Cairns Port Douglas Daintree
Cairns is Australia’s north eastern
capital on the coast of Queensland. Cairns has extensive shopping
facilities, a casino, a palm fringed esplanade and boating marina,
but no beach. Tidal flats offer the opportunity for viewing coastal
bird life including pelicans, spoonbills and herons.
Inland you will find extensive sugar
cane plantations and a mountain plateau known as the Atherton Tablelands
where you will find a number of attractive small villages, good rainforest
walks with picturesque waterfalls and some magnificent examples if
ancient fig trees notable for their buttressed and aerial root systems.
A circuit of the Atherton Tablelands involves a drive of around 200kms,
with stops and walks it makes for is a big day out, or for a shorter
trip go directly to Kuranda 27kms north of Cairns. Kuranda Village
has become known for its markets, Tjapukai Dance Theatre (Aboriginal),
Australian Butterfly Sanctuary and the Kuranda Scenic Railway.
Cairns is a warm, sophisticated
place, thriving with colour and life. The capital of the Tropical
North, Cairns has unlimited activities and attractions to keep you
busy. From the magical aquatic world of the Great Barrier Reef to
the fascinating World Heritage listed Daintree.
Port Douglas (65kms north of Cairns)
Far North Queensland's Port Douglas
stretches from the glamorous Four Mile Beach to the untouched natural
wilderness of Dickson Inlet. The picturesque town of Port Douglas
has become an international holiday Mecca and is located just 70 kilometres
north of Cairns. With an eco-friendly tourism industry the area has
been preserved with little over-bearing development. The town at Port
Douglas is a pleasant combination of the laid back, casual style of
the tropics and the sophistication of a modern day Australian tourist
resort. The marina at Port Douglas is the departure point for day
trips by boat to the Great Barrier Reef.
the nearby Rainforest Habitat Wildlife Sanctuary, a leader in its
field of wildlife immersion exhibits, the award winning sanctuary
provides visitors with a chance to observe, up close, a huge range
of flora and fauna. ‘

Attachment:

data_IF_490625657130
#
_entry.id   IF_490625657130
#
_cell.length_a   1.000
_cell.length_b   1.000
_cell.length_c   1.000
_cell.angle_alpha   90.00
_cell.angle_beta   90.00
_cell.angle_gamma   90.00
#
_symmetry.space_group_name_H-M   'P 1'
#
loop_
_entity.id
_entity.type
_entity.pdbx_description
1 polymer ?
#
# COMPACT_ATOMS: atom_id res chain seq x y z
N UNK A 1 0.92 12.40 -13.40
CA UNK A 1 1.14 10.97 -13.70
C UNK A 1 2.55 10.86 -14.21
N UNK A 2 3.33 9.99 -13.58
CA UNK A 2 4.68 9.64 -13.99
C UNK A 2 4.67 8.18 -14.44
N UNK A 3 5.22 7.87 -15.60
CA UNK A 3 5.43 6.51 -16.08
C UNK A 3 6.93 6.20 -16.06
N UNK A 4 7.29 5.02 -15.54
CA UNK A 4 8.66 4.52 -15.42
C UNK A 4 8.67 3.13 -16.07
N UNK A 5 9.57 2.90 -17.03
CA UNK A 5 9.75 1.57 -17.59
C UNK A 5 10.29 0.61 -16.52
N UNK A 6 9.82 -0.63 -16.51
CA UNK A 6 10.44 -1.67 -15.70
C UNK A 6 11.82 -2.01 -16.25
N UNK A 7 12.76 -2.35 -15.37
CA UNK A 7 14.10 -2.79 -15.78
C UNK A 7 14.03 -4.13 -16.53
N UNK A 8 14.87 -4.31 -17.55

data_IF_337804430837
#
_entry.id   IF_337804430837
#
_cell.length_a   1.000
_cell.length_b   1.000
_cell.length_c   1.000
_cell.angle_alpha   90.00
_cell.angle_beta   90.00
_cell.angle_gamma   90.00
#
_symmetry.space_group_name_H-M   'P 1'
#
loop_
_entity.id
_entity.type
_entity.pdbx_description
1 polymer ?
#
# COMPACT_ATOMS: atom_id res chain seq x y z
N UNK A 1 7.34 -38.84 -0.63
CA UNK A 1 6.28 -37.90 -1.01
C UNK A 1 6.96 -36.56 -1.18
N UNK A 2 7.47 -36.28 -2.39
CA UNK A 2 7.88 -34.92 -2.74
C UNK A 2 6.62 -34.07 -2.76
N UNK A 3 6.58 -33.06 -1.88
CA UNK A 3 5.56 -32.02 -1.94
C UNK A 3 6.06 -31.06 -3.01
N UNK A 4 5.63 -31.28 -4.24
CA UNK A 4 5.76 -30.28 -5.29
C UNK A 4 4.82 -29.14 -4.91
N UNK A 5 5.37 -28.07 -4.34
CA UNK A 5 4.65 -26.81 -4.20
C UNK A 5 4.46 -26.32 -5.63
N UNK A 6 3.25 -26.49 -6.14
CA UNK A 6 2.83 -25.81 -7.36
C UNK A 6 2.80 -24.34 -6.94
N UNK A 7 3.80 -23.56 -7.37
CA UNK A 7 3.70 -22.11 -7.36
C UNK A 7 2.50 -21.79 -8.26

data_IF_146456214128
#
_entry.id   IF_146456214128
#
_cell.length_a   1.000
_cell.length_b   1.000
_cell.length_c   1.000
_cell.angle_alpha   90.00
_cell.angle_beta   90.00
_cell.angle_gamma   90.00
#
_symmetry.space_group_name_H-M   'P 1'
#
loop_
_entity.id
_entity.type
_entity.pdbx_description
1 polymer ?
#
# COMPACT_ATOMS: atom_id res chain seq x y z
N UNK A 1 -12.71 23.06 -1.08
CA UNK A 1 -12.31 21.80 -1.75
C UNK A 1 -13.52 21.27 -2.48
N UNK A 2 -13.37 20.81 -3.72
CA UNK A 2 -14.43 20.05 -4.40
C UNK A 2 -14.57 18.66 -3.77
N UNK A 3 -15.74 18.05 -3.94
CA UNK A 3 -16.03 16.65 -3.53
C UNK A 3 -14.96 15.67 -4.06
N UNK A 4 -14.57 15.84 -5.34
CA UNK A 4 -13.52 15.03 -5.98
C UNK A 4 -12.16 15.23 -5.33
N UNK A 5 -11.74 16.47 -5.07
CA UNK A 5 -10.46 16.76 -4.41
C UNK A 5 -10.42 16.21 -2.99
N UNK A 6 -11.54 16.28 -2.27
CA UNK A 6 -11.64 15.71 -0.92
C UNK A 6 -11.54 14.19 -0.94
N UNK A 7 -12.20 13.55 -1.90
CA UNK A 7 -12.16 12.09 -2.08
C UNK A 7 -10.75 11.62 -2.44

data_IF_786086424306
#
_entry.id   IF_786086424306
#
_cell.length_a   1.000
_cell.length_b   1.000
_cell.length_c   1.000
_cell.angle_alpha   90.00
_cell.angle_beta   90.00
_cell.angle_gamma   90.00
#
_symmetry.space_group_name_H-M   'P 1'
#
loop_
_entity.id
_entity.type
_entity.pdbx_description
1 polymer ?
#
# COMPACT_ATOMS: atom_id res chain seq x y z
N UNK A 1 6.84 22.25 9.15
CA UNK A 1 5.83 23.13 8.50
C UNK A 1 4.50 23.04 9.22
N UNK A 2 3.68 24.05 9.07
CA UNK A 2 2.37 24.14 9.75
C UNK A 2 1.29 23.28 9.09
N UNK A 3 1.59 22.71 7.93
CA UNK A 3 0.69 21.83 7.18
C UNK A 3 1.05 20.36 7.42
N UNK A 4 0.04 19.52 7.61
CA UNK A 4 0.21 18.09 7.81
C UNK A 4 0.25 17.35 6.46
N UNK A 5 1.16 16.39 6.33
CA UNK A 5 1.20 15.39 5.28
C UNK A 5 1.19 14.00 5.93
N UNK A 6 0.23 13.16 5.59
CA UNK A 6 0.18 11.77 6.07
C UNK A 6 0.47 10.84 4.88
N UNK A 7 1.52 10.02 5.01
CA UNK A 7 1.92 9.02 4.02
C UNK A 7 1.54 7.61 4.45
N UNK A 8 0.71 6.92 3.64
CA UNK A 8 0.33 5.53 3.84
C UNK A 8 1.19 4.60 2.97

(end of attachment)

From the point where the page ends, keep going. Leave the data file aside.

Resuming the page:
with the Birds’ is a popular daily event or you can ‘Lunch with the
Lorikeets’. Explore the three distinctive wildlife settings: The
Wetlands with its selection of wading birds. The Rainforest
featuring parrots, cassowary, and Boyd’s Forest Dragon and the
Grasslands where you see wallabies and kangaroos, follow the boardwalks
to view estuarine and fresh water crocodiles.
About 17,000 hectares between the
Daintree River and Cape Tribulation is protected as part of the Daintree
National Park and is World Heritage listed. Most of the remaining
lowlands are made up of over 1000 privately owned rural and residential
blocks, many of them still covered in rainforest.
This is Australia's largest remaining
stand of lowland tropical rainforest - a last refuge for unique plants
and animals with a history stretching back over many millions of years.
The Daintree Coast is a small part of the Kuku Yalanji tribal area
and has great spiritual and cultural significance for these people.
Cruise the Daintree River to watch
birdlife, spot crocodiles and other mammals such as goanna that inhabit
the river environment.
For a truly unique experience travel
deep into Queensland's Outback, an environment that is often harsh,
sometimes lush and always beautiful. Enjoy your outback experience
from the comfort of top class accommodation, within a 600,000 hectare
working cattle station, located 300km inland from Cairns. Situated
high on an escarpment overlooking the Mitchell River experience warm
hospitality, gourmet dining, expansive views and, after an evening
under the stars, you will understand why they call this ‘big sky’